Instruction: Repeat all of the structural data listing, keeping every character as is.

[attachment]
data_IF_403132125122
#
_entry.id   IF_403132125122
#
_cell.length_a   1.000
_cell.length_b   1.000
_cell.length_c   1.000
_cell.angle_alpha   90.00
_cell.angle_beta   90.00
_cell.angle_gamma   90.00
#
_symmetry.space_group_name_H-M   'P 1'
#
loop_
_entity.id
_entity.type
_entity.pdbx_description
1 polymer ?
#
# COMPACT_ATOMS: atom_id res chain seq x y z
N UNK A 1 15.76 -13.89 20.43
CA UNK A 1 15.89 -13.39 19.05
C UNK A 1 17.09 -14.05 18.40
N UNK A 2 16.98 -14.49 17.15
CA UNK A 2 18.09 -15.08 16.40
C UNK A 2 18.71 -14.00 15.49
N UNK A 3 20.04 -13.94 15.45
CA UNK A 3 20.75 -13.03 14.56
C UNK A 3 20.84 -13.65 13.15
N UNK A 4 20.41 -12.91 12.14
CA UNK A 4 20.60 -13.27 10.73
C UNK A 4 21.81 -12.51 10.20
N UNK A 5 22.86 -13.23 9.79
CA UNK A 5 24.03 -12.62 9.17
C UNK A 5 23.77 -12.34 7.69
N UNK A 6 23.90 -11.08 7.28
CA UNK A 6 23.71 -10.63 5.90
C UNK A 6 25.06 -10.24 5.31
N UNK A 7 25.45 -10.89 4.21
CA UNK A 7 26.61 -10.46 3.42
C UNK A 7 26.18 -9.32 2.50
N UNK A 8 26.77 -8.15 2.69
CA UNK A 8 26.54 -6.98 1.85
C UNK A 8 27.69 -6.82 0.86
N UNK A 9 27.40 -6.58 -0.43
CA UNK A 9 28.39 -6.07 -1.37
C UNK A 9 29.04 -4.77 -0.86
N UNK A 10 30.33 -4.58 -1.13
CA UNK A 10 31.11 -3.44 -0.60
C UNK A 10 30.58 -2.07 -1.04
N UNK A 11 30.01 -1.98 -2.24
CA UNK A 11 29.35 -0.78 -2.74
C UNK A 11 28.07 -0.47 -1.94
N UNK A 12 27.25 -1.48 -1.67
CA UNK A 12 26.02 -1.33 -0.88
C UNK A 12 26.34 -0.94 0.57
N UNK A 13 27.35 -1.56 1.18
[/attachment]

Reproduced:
data_IF_403132125122
#
_entry.id   IF_403132125122
#
_cell.length_a   1.000
_cell.length_b   1.000
_cell.length_c   1.000
_cell.angle_alpha   90.00
_cell.angle_beta   90.00
_cell.angle_gamma   90.00
#
_symmetry.space_group_name_H-M   'P 1'
#
loop_
_entity.id
_entity.type
_entity.pdbx_description
1 polymer ?
#
# COMPACT_ATOMS: atom_id res chain seq x y z
N UNK A 1 15.76 -13.89 20.43
CA UNK A 1 15.89 -13.39 19.05
C UNK A 1 17.09 -14.05 18.40
N UNK A 2 16.98 -14.49 17.15
CA UNK A 2 18.09 -15.08 16.40
C UNK A 2 18.71 -14.00 15.49
N UNK A 3 20.04 -13.94 15.45
CA UNK A 3 20.75 -13.03 14.56
C UNK A 3 20.84 -13.65 13.15
N UNK A 4 20.41 -12.91 12.14
CA UNK A 4 20.60 -13.27 10.73
C UNK A 4 21.81 -12.51 10.20
N UNK A 5 22.86 -13.23 9.79
CA UNK A 5 24.03 -12.62 9.17
C UNK A 5 23.77 -12.34 7.69
N UNK A 6 23.90 -11.08 7.28
CA UNK A 6 23.71 -10.63 5.90
C UNK A 6 25.06 -10.24 5.31
N UNK A 7 25.45 -10.89 4.21
CA UNK A 7 26.61 -10.46 3.42
C UNK A 7 26.18 -9.32 2.50
N UNK A 8 26.77 -8.15 2.69
CA UNK A 8 26.54 -6.98 1.85
C UNK A 8 27.69 -6.82 0.86
N UNK A 9 27.40 -6.58 -0.43
CA UNK A 9 28.39 -6.07 -1.37
C UNK A 9 29.04 -4.77 -0.86
N UNK A 10 30.33 -4.58 -1.13
CA UNK A 10 31.11 -3.44 -0.60
C UNK A 10 30.58 -2.07 -1.04
N UNK A 11 30.01 -1.98 -2.24
CA UNK A 11 29.35 -0.78 -2.74
C UNK A 11 28.07 -0.47 -1.94
N UNK A 12 27.25 -1.48 -1.67
CA UNK A 12 26.02 -1.33 -0.88
C UNK A 12 26.34 -0.94 0.57
N UNK A 13 27.35 -1.56 1.18